User Directories

Every situation is different, but we wanted our LDAP to be the sole source of users (except for the first created super user during the install). A few things to keep in mind:

  • LDAP Permissions: Read Only, with Local Groups
    • this will bring in a user’s groups, but allow Jira to enhance them with Jira-specific attributes. Leaving the original LDAP system untouched.
  • Default Group Memberships: jira-users,jira-developers
    • we want to empower users, and give them as many capabilities as possible, without the risk of administrative uh-ohs. So we give all users the jira-developers authority as well at first login.
  • User Schema Settings
    • This is where we use an LDAP filter to limit users to only those in IT. When we eventually bring in the business reps, we will create a new group, and give it to that side of the company as needed. Hopefully we will eventually give it to all of them.

The Migration

We have a decent amount of data in 6.1.7 using a MySql DB (test01), and the new, dedicated machine will run 6.3.7 with an Oracle back-end (jira00). I tried to use the “System > Backup Jira Data” and then import the data via “System > Restore System”, but this does not seem to be working because the issues for each project were not brought over.

I looked at the files generated from the export, and entities.xml contains project and issue data, but it was not brought into the 6.3.7 machine.

<ChangeItem id="23443" group="34545" fieldtype="jira" field="Workflow" oldvalue="34513" oldstring="DEVOPSADMIN: Simple Issue Tracking Workflow" newvalue="476345" newstring="Simple_Support_WorkFlow"/>
<Issue id="09873" key="OPSADMIN-32" number="32" project="64354" reporter="bobsmith" assignee="johndoe" type="4" summary="Update security to reflect knowledge gained from Jira config" priority="3" status="1" created="2014-10-28 05:22:43.0" updated="2014-10-28 05:22:43.0" votes="0" watches="1" workflowId="43233"/>

According to the documentation, the XML export is intended to make the process database agnostic, which means I am doing something else wrong.

Since we have support for Jira, I contacted them to ensure that the export was correct while I troubleshot from other angles, and they were able to successfully perform the import with the exact some version and DB settings I have. They recommended that I re-index the jira00 machine to see if that fixed the issue, but that did not help.

I knew that I had exceeded the 10 user limit of my license, and I thought that was a possible cause since when you exceed your license you cannot create issues. I suggested this to the Jira support, but they did not seem to know the details in this area.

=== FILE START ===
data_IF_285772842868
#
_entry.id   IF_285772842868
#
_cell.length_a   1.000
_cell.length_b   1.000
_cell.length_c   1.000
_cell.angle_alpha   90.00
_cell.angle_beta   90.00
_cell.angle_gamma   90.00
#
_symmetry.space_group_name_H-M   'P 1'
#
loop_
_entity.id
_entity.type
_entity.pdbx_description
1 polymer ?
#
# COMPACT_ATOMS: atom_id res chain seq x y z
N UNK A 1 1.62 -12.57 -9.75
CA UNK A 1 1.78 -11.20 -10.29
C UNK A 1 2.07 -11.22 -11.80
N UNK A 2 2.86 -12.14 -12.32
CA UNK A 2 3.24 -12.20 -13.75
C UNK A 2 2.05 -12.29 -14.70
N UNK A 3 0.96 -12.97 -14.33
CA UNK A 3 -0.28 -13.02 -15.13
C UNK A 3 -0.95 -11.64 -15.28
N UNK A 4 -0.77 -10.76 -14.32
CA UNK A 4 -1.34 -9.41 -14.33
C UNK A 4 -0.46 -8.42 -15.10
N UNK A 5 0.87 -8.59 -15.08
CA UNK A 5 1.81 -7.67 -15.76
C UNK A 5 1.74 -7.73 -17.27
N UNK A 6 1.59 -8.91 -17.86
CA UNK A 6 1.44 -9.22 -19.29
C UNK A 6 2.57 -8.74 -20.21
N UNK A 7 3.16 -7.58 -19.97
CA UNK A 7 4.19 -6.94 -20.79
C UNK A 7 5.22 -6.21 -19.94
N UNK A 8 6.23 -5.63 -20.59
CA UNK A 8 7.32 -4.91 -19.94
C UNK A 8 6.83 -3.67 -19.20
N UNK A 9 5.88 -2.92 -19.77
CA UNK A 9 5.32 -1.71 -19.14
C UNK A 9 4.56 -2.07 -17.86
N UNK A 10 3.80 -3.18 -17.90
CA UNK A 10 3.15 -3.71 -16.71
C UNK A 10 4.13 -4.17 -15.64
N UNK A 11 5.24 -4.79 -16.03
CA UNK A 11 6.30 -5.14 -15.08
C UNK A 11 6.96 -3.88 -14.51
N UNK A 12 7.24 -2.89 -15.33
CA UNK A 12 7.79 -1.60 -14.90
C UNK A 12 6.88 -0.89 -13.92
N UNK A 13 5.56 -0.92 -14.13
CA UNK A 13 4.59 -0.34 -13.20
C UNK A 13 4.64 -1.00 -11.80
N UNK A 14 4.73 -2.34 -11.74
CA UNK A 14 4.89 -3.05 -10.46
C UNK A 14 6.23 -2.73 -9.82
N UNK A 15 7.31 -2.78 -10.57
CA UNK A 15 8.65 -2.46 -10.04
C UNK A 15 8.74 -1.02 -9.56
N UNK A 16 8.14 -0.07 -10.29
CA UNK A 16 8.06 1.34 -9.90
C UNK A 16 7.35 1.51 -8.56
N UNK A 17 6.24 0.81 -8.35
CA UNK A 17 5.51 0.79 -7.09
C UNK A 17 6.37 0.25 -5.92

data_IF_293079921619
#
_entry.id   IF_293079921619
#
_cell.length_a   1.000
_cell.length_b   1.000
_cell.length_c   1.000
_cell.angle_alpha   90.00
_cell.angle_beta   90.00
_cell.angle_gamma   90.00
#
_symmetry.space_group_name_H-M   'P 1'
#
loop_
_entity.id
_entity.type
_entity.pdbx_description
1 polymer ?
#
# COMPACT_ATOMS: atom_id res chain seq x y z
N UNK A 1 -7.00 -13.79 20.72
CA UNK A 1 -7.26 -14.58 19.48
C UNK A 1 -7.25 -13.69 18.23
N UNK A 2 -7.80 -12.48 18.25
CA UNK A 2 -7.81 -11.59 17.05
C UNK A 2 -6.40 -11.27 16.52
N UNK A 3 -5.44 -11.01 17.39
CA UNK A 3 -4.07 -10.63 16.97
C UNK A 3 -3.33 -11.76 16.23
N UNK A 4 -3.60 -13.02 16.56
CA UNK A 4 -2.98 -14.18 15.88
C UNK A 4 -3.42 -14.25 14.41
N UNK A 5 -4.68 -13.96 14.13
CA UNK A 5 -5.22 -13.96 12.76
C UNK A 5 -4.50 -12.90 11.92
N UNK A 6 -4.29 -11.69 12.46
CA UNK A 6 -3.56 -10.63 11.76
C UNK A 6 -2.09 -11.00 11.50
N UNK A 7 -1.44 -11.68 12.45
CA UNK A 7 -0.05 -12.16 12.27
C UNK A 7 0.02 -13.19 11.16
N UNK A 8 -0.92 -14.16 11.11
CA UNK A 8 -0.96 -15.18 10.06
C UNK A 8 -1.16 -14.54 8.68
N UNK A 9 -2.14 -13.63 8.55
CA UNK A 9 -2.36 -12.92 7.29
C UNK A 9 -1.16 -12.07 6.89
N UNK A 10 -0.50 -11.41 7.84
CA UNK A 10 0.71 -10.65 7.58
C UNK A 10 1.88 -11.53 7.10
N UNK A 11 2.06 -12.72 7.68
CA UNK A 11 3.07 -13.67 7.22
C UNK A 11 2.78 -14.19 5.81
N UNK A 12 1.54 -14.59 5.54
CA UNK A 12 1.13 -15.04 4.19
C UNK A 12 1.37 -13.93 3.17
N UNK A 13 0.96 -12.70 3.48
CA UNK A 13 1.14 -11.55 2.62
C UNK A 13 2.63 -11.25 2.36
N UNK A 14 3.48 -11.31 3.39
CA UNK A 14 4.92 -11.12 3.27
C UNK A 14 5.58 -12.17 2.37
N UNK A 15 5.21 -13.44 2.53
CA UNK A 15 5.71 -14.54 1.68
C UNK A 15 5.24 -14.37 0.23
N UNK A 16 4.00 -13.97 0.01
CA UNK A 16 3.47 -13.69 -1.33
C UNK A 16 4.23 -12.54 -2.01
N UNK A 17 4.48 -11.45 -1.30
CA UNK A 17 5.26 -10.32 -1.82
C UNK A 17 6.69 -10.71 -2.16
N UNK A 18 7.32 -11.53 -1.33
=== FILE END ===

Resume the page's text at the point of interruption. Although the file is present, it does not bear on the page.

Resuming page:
I decided to prove this concept one way or the other on my own and got an eval license for jira00. An eval license allowed me unlimited users, so the 10 user limit is no longer an issue.

I then tried to perform another import of the old test01 data, and it at least made progress. However, it became stuck at 90%, and since I had other things to work on, I let it ride for close to 3 hours until it was nearing the end of the day, just escaped out of the browser process.

I could not access anything within jira00, and it appeared to be completely down. I then restarted the instance, and all of my issues were available, even though the import did not appear to end smoothly.

I tried this process a few more times, and every time it hung at 90%. I spoke with the DBA, and each time I performed an import, the DB was only being hit for about 10 minutes. I looked all through the jira00 logs, and I saw nothing of interest that points to a specific error. Their support informed me that it was possibly a combination of the installed add-ons were not playing nice with each other, so at some point maybe I will remove all add-ons and see if that helps the situation.


Overall the process was not too bad, but there were a few quirks about the migration. Something we tied ourselves up with was pointing to a test database instead of just starting with the production one ready. It is easy to update the dbconfig.xml file (assuming your username and password are the same), but things are less complicated when your new machine starts with the DB it plans to use at go live.

I may have been able to perform the import and then the LDAP config to avoid the user limit issue, but I wanted to ensure that all user data was there so projects were linked appropriately. Next time I will hopefully just be doing an in-place upgrade, but if there is a new machine, I will start by just grabbing an eval license.